The Psychology of What Makes a Great Story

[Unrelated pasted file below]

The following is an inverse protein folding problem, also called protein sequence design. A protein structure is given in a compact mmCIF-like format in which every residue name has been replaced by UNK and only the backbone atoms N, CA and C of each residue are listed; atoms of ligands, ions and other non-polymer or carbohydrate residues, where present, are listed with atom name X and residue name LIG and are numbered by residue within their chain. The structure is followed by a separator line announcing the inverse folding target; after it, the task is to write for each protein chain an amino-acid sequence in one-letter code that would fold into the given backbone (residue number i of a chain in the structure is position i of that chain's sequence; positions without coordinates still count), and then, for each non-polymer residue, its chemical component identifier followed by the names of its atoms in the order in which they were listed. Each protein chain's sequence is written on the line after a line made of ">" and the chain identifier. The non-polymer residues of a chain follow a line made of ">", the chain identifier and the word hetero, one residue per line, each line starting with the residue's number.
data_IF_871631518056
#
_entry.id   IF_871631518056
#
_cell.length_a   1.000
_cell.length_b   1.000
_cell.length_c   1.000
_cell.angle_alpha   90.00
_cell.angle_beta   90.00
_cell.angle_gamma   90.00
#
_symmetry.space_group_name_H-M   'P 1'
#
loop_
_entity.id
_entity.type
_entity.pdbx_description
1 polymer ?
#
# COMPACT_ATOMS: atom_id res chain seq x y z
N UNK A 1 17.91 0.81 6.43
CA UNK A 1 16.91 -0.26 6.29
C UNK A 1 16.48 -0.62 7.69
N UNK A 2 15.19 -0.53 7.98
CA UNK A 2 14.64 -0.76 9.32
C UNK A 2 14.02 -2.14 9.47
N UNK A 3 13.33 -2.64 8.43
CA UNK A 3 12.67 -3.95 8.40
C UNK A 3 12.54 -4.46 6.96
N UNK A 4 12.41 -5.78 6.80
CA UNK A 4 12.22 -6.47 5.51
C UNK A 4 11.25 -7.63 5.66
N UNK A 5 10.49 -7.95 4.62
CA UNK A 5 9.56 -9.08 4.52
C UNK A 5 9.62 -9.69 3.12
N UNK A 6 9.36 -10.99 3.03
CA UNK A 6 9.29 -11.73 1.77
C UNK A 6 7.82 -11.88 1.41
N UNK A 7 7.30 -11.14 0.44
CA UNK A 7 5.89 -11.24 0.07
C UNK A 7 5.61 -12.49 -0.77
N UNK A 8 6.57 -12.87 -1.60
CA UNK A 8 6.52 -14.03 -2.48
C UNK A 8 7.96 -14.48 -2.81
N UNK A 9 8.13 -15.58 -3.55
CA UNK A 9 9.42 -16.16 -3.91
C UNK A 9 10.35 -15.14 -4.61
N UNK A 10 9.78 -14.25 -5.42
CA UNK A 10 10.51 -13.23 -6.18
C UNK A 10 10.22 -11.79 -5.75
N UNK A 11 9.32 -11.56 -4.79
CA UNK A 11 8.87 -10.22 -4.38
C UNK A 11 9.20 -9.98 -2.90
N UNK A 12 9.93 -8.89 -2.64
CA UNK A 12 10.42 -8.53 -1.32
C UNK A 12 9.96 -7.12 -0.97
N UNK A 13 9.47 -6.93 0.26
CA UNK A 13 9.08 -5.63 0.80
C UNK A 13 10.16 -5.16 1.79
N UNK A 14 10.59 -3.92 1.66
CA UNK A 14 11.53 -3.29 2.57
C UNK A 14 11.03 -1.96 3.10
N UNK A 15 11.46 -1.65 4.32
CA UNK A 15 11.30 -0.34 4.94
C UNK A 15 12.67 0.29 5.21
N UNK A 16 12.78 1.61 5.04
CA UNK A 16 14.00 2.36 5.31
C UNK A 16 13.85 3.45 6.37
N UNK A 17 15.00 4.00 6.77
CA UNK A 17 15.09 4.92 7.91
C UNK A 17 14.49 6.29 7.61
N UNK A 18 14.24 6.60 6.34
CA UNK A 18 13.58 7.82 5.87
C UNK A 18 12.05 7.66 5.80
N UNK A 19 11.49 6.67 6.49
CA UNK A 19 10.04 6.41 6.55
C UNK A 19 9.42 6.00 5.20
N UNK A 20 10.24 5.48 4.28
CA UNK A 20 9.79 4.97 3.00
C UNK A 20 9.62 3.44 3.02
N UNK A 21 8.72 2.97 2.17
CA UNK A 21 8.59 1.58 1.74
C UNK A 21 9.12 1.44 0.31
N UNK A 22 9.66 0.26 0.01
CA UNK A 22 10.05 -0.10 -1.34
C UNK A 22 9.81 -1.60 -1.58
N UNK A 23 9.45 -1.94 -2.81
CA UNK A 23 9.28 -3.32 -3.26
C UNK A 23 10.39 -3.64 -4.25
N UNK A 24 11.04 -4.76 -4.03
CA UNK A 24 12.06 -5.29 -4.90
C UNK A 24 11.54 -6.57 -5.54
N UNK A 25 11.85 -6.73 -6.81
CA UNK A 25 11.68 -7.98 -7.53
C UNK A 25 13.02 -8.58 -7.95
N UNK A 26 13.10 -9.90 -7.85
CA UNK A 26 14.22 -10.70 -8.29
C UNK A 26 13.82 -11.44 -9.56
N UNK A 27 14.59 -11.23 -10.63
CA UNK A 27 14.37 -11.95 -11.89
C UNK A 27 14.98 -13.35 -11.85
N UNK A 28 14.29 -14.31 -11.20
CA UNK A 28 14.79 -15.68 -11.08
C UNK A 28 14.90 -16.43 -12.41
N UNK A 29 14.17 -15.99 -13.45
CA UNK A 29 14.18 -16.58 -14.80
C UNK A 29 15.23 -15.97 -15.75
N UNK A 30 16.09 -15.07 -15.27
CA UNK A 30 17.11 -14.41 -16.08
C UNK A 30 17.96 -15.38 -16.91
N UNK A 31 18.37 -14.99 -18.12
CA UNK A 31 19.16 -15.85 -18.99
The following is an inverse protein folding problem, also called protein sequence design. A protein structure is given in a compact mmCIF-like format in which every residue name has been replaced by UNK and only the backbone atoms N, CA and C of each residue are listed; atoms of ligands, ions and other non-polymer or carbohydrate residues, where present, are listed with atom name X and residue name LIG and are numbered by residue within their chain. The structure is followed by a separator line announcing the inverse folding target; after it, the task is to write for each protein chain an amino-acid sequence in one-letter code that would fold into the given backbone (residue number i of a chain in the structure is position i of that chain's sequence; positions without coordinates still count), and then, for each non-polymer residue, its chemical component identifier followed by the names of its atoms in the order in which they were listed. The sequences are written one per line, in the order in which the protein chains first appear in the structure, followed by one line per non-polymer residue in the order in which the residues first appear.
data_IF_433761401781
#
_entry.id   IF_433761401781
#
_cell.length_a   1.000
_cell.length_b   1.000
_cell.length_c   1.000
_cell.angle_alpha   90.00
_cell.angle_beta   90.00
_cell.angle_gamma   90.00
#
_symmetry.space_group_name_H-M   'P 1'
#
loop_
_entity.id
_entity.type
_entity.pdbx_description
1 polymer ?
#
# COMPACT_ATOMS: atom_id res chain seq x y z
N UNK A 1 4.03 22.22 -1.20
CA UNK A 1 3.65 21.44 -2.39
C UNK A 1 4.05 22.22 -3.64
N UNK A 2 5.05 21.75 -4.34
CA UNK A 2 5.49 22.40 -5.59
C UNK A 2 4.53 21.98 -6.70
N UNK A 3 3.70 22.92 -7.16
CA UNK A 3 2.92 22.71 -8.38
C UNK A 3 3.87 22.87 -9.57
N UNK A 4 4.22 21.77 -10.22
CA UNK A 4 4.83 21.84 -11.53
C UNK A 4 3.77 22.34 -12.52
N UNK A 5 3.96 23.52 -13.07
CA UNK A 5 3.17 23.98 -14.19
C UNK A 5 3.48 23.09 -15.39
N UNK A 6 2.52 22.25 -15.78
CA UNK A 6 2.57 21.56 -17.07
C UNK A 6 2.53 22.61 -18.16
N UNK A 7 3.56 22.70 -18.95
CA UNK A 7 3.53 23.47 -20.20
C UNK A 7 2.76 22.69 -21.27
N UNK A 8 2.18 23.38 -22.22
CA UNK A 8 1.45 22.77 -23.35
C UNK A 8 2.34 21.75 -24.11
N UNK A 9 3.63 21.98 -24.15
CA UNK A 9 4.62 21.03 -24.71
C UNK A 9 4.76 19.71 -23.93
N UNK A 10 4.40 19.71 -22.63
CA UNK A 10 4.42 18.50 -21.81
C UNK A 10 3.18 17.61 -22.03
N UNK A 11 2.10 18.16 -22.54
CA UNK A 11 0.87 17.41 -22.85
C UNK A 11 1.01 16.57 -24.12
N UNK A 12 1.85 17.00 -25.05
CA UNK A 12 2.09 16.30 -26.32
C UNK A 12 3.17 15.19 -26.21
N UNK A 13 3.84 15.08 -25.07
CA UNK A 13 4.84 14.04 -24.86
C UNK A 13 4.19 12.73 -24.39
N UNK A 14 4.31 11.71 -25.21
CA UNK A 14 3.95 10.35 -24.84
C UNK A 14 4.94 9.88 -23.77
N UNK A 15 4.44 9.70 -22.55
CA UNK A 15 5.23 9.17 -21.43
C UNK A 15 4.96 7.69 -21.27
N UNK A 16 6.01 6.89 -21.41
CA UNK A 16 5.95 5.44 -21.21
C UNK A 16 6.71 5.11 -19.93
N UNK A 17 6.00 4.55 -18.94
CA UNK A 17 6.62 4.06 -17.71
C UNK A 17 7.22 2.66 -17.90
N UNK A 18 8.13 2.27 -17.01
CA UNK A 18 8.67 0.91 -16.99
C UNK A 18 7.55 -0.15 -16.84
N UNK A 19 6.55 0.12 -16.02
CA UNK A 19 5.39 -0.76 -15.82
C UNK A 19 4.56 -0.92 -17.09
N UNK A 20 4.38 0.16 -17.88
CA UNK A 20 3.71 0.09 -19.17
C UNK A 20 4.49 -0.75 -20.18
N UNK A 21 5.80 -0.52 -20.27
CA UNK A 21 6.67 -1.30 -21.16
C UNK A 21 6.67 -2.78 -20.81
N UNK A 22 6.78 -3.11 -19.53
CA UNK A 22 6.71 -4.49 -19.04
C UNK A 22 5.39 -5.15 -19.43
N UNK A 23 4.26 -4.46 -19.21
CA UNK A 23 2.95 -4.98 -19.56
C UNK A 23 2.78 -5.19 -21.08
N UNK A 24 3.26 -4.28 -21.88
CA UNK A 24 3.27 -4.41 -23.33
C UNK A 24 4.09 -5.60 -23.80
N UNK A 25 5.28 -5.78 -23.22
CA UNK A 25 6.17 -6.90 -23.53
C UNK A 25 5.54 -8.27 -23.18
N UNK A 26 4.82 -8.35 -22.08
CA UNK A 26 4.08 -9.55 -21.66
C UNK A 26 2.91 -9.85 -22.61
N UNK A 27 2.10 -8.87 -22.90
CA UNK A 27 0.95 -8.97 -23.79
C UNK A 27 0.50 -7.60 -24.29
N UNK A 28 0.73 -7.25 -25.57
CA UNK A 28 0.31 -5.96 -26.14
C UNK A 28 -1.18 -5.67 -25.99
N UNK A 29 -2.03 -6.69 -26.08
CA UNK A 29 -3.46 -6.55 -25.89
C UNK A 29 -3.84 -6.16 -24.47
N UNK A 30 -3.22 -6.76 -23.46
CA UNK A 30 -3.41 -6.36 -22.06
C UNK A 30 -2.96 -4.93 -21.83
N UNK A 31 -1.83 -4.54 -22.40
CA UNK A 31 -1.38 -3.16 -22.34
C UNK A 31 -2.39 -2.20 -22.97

“Stories,” Neil Gaiman asserted in his wonderful lecture on what makes stories last, “are genuinely symbiotic organisms that we live with, that allow human beings to advance.” But what is the natural selection of these organisms — what makes the ones that endure fit for survival? What, in other words, makes a great story? That’s what the great Harvard psychologist Jerome Bruner (October 1, 1915–June 6, 2016), who revolutionized cognitive psychology and pioneered the modern study of creativity in the 1960s, explores in his 1986 essay collection Actual Minds, Possible Worlds (public library). In an immensely insightful piece titled “Two Modes of Thought,” Bruner writes: There are two modes of cognitive functioning, two modes of thought, each providing distinctive ways of ordering experience, of constructing reality. Bruner calls these two contrasting modes the paradigmatic or logico-scientific, characterized by a mathematical framework of analysis and explanation, and the narrative.
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